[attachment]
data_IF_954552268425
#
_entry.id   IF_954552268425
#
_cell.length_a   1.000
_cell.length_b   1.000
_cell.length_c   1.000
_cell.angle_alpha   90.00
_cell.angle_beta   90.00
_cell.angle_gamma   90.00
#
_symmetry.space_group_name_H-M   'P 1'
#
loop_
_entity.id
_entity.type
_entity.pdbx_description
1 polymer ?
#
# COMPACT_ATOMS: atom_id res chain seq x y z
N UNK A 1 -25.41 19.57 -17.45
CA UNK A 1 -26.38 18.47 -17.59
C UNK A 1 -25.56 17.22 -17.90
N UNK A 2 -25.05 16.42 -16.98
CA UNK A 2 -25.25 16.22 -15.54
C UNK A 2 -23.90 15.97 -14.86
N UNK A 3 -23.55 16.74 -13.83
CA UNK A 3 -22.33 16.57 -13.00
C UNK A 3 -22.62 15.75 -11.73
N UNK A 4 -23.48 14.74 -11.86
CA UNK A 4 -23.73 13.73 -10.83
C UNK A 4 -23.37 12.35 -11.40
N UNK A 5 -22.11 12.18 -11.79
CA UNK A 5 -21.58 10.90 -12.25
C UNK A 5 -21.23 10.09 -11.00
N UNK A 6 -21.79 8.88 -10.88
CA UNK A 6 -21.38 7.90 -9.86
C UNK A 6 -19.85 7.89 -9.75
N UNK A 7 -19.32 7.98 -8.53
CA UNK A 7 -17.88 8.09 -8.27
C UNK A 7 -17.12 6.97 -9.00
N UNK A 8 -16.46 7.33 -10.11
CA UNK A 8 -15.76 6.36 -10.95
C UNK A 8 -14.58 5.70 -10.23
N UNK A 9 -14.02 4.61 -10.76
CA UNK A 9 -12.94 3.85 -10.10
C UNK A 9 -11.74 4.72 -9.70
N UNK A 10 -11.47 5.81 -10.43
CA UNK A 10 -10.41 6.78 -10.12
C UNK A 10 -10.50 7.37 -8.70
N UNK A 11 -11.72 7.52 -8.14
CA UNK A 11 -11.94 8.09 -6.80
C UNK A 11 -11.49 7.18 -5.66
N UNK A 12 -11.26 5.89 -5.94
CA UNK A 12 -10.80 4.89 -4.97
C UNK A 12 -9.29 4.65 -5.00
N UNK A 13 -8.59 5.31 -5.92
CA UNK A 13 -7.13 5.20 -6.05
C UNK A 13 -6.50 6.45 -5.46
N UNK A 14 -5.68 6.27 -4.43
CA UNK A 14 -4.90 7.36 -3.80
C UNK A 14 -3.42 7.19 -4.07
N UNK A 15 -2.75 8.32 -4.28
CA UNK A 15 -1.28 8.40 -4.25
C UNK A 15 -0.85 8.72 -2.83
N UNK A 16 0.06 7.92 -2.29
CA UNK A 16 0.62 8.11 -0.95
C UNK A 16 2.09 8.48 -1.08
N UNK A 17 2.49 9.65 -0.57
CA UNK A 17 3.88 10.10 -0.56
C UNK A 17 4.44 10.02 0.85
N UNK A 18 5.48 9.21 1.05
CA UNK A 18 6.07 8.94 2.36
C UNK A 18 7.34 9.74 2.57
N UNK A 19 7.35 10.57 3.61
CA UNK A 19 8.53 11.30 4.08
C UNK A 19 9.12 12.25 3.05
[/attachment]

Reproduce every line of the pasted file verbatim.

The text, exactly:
data_IF_954552268425
#
_entry.id   IF_954552268425
#
_cell.length_a   1.000
_cell.length_b   1.000
_cell.length_c   1.000
_cell.angle_alpha   90.00
_cell.angle_beta   90.00
_cell.angle_gamma   90.00
#
_symmetry.space_group_name_H-M   'P 1'
#
loop_
_entity.id
_entity.type
_entity.pdbx_description
1 polymer ?
#
# COMPACT_ATOMS: atom_id res chain seq x y z
N UNK A 1 -25.41 19.57 -17.45
CA UNK A 1 -26.38 18.47 -17.59
C UNK A 1 -25.56 17.22 -17.90
N UNK A 2 -25.05 16.42 -16.98
CA UNK A 2 -25.25 16.22 -15.54
C UNK A 2 -23.90 15.97 -14.86
N UNK A 3 -23.55 16.74 -13.83
CA UNK A 3 -22.33 16.57 -13.00
C UNK A 3 -22.62 15.75 -11.73
N UNK A 4 -23.48 14.74 -11.86
CA UNK A 4 -23.73 13.73 -10.83
C UNK A 4 -23.37 12.35 -11.40
N UNK A 5 -22.11 12.18 -11.79
CA UNK A 5 -21.58 10.90 -12.25
C UNK A 5 -21.23 10.09 -11.00
N UNK A 6 -21.79 8.88 -10.88
CA UNK A 6 -21.38 7.90 -9.86
C UNK A 6 -19.85 7.89 -9.75
N UNK A 7 -19.32 7.98 -8.53
CA UNK A 7 -17.88 8.09 -8.27
C UNK A 7 -17.12 6.97 -9.00
N UNK A 8 -16.46 7.33 -10.11
CA UNK A 8 -15.76 6.36 -10.95
C UNK A 8 -14.58 5.70 -10.23
N UNK A 9 -14.02 4.61 -10.76
CA UNK A 9 -12.94 3.85 -10.10
C UNK A 9 -11.74 4.72 -9.70
N UNK A 10 -11.47 5.81 -10.43
CA UNK A 10 -10.41 6.78 -10.12
C UNK A 10 -10.50 7.37 -8.70
N UNK A 11 -11.72 7.52 -8.14
CA UNK A 11 -11.94 8.09 -6.80
C UNK A 11 -11.49 7.18 -5.66
N UNK A 12 -11.26 5.89 -5.94
CA UNK A 12 -10.80 4.89 -4.97
C UNK A 12 -9.29 4.65 -5.00
N UNK A 13 -8.59 5.31 -5.92
CA UNK A 13 -7.13 5.20 -6.05
C UNK A 13 -6.50 6.45 -5.46
N UNK A 14 -5.68 6.27 -4.43
CA UNK A 14 -4.90 7.36 -3.80
C UNK A 14 -3.42 7.19 -4.07
N UNK A 15 -2.75 8.32 -4.28
CA UNK A 15 -1.28 8.40 -4.25
C UNK A 15 -0.85 8.72 -2.83
N UNK A 16 0.06 7.92 -2.29
CA UNK A 16 0.62 8.11 -0.95
C UNK A 16 2.09 8.48 -1.08
N UNK A 17 2.49 9.65 -0.57
CA UNK A 17 3.88 10.10 -0.56
C UNK A 17 4.44 10.02 0.85
N UNK A 18 5.48 9.21 1.05
CA UNK A 18 6.07 8.94 2.36
C UNK A 18 7.34 9.74 2.57
N UNK A 19 7.35 10.57 3.61
CA UNK A 19 8.53 11.30 4.08
C UNK A 19 9.12 12.25 3.05